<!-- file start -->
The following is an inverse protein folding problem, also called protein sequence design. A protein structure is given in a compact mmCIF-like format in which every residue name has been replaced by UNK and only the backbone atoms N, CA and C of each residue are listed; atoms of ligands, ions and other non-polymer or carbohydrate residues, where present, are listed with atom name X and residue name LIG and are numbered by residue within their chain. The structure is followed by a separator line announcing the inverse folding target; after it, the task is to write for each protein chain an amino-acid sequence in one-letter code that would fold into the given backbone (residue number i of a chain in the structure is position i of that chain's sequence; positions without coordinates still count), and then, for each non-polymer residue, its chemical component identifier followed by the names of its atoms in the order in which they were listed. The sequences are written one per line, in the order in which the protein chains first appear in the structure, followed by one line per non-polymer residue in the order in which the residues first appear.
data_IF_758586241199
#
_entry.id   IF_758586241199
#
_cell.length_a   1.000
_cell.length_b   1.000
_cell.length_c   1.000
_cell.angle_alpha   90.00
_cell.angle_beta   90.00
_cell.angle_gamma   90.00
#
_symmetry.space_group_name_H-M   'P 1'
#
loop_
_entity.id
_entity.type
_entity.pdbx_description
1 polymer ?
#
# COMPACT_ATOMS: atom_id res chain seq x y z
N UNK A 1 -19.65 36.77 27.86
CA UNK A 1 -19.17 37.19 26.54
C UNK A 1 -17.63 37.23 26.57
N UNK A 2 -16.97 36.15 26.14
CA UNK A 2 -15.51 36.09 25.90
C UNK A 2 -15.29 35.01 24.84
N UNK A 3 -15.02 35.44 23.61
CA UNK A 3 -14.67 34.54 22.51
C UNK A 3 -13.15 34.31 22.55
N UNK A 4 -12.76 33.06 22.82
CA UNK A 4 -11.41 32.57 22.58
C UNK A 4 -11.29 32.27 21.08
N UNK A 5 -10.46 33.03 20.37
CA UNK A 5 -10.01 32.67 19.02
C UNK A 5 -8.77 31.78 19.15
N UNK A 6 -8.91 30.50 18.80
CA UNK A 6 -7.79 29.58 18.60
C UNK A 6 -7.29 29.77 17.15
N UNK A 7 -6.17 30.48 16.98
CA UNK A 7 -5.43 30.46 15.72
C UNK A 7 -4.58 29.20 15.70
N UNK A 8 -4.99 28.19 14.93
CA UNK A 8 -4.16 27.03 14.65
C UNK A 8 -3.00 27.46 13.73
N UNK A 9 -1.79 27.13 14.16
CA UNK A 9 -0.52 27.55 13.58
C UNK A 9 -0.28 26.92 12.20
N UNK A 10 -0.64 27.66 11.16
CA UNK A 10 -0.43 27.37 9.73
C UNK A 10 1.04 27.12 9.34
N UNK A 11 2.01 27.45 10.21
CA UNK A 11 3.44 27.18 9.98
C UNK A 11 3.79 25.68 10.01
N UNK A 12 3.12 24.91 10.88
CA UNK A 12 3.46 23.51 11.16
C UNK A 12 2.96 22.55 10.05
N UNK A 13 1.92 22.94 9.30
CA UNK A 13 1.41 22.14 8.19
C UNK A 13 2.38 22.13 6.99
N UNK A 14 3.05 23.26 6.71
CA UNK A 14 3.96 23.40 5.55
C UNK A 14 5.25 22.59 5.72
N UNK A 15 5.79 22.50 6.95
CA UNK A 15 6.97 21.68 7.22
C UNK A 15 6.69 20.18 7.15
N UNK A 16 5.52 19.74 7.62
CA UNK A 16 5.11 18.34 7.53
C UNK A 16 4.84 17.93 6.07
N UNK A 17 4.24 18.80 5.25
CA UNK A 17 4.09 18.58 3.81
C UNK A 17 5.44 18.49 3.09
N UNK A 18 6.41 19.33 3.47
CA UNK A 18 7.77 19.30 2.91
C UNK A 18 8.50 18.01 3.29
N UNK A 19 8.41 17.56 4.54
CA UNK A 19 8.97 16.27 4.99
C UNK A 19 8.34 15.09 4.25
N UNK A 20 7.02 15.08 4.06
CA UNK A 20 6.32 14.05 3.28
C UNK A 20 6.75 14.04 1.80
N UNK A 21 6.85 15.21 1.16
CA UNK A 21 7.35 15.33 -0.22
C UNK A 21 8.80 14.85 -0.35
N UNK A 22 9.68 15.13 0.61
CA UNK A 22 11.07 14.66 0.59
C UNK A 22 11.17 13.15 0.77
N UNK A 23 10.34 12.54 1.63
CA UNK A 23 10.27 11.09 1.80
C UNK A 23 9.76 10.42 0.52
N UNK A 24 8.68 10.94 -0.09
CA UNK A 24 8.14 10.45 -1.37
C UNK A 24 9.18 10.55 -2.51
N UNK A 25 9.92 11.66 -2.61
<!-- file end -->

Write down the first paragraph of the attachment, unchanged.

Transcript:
The following is an inverse protein folding problem, also called protein sequence design. A protein structure is given in a compact mmCIF-like format in which every residue name has been replaced by UNK and only the backbone atoms N, CA and C of each residue are listed; atoms of ligands, ions and other non-polymer or carbohydrate residues, where present, are listed with atom name X and residue name LIG and are numbered by residue within their chain. The structure is followed by a separator line announcing the inverse folding target; after it, the task is to write for each protein chain an amino-acid sequence in one-letter code that would fold into the given backbone (residue number i of a chain in the structure is position i of that chain's sequence; positions without coordinates still count), and then, for each non-polymer residue, its chemical component identifier followed by the names of its atoms in the order in which they were listed. The sequences are written one per line, in the order in which the protein chains first appear in the structure, followed by one line per non-polymer residue in the order in which the residues first appear.